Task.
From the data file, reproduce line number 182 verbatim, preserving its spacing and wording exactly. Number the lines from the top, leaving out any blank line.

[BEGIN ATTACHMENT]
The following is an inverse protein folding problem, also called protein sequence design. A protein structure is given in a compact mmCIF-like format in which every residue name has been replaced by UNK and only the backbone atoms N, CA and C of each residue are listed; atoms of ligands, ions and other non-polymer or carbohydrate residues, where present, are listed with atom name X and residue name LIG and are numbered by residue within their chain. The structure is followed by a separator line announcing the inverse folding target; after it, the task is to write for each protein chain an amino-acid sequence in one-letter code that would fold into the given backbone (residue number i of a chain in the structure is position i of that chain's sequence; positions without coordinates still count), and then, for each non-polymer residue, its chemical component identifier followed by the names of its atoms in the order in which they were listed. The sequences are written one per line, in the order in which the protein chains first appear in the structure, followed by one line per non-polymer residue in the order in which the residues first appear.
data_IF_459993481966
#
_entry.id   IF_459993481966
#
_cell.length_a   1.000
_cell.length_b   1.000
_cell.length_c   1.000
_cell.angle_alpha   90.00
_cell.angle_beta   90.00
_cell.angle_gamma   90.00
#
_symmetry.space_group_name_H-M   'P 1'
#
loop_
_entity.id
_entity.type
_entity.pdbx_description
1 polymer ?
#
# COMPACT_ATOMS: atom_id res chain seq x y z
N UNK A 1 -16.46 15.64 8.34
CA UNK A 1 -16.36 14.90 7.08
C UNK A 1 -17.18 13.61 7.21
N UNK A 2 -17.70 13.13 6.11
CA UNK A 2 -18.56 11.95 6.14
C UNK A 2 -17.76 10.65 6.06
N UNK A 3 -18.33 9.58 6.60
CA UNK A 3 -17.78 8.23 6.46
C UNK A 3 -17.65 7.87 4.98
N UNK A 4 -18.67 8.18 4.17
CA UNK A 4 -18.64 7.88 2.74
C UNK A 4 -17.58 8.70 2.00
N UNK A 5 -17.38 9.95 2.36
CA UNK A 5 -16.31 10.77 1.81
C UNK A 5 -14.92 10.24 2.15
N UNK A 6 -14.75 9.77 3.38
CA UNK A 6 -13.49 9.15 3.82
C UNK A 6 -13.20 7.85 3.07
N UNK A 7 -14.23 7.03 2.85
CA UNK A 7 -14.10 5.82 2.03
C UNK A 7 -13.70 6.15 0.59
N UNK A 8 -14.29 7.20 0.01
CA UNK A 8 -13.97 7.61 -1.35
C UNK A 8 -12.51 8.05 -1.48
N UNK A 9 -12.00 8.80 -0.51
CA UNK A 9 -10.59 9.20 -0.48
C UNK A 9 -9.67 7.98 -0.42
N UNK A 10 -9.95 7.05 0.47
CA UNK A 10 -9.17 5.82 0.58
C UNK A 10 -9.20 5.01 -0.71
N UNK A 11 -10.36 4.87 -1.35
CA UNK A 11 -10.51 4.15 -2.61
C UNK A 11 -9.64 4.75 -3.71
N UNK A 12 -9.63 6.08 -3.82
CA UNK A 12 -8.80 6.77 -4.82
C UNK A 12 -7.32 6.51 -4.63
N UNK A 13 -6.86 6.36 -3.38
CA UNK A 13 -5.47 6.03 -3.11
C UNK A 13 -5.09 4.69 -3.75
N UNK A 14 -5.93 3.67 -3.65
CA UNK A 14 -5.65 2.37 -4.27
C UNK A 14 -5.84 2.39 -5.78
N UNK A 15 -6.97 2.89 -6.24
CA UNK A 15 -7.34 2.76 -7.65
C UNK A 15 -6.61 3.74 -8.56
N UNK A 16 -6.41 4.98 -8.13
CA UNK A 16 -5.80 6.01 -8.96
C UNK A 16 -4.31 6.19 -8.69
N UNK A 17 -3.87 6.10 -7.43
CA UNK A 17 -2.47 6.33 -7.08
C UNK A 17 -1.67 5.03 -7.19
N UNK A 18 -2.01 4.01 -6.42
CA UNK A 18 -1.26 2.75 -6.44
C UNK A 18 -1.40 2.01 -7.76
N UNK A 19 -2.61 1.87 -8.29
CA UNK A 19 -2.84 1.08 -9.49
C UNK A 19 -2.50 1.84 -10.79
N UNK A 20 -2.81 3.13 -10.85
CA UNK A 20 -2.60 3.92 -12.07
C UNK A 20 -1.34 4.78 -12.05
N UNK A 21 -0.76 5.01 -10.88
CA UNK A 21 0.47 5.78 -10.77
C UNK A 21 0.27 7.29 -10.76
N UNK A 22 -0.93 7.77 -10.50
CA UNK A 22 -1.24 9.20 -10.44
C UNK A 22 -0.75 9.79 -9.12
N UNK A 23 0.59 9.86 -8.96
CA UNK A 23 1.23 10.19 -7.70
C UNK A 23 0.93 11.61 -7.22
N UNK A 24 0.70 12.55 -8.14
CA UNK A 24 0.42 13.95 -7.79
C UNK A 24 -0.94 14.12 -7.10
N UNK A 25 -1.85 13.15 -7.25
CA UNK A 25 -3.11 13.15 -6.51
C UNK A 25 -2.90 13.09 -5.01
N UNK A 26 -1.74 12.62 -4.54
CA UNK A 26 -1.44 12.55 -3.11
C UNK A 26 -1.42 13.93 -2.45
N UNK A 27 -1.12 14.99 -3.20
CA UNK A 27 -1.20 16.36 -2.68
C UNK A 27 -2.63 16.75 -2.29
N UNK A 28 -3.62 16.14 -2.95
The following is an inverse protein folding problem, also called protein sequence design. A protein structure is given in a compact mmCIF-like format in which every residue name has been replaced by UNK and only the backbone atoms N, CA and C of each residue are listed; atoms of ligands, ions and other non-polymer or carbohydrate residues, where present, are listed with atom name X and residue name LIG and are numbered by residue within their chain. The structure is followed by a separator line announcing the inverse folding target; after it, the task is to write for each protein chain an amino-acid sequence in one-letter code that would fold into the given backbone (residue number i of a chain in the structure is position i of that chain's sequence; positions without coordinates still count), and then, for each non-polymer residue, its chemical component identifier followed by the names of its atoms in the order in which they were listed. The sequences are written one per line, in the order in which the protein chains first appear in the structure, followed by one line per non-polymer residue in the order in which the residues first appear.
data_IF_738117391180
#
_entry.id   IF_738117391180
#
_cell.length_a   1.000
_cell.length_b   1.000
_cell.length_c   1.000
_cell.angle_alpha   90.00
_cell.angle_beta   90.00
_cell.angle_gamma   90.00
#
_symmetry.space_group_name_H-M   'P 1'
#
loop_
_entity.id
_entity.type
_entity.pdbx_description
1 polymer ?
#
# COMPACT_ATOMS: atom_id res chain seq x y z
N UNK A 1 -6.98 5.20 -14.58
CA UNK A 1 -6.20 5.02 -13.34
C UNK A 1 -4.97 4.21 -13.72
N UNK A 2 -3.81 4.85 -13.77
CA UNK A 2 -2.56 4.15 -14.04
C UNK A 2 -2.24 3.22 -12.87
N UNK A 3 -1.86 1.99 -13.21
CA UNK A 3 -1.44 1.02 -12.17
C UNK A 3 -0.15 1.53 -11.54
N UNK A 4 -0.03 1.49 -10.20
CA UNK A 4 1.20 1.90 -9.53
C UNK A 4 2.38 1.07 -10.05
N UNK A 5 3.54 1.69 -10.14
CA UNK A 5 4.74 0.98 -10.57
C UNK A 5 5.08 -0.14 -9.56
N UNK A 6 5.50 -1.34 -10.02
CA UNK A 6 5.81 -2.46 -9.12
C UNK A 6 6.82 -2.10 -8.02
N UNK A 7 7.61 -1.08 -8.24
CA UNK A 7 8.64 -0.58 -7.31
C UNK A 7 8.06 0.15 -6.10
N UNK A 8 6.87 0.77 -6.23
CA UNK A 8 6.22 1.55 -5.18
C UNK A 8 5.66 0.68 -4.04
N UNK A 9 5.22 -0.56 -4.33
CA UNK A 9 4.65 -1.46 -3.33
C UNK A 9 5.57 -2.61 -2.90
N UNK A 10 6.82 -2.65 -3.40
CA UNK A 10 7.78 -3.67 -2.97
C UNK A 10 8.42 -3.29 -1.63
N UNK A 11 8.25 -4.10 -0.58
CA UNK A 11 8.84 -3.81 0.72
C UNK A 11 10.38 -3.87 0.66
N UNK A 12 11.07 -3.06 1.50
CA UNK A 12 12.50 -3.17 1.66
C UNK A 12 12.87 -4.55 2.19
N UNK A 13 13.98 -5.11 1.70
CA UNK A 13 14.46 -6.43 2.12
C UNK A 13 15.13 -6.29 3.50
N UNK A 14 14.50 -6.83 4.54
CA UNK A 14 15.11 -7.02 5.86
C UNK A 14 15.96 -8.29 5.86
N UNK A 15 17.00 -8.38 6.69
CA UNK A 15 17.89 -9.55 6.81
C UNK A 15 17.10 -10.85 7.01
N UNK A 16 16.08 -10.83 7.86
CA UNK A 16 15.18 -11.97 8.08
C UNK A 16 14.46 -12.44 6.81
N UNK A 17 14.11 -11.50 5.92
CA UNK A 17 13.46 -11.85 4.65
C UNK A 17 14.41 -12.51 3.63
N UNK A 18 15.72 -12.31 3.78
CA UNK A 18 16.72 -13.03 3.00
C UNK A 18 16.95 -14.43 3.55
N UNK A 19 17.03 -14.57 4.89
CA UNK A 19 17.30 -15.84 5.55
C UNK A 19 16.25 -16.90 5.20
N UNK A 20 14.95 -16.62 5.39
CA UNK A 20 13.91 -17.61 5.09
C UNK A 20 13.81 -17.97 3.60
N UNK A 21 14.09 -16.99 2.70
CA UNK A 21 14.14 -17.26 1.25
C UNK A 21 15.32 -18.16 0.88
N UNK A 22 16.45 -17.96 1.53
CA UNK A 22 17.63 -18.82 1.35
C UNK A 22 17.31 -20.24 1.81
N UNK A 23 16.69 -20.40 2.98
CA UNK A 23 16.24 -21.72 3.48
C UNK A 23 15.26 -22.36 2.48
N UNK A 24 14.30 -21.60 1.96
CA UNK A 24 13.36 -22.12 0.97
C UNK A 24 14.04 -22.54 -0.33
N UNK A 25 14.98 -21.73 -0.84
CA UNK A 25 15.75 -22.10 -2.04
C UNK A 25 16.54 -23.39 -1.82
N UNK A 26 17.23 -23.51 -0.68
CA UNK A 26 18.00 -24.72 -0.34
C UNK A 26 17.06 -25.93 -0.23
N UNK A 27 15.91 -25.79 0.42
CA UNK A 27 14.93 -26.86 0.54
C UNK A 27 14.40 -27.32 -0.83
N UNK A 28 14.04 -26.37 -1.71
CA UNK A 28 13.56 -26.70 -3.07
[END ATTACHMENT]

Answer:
N UNK A 20 14.95 -16.62 5.39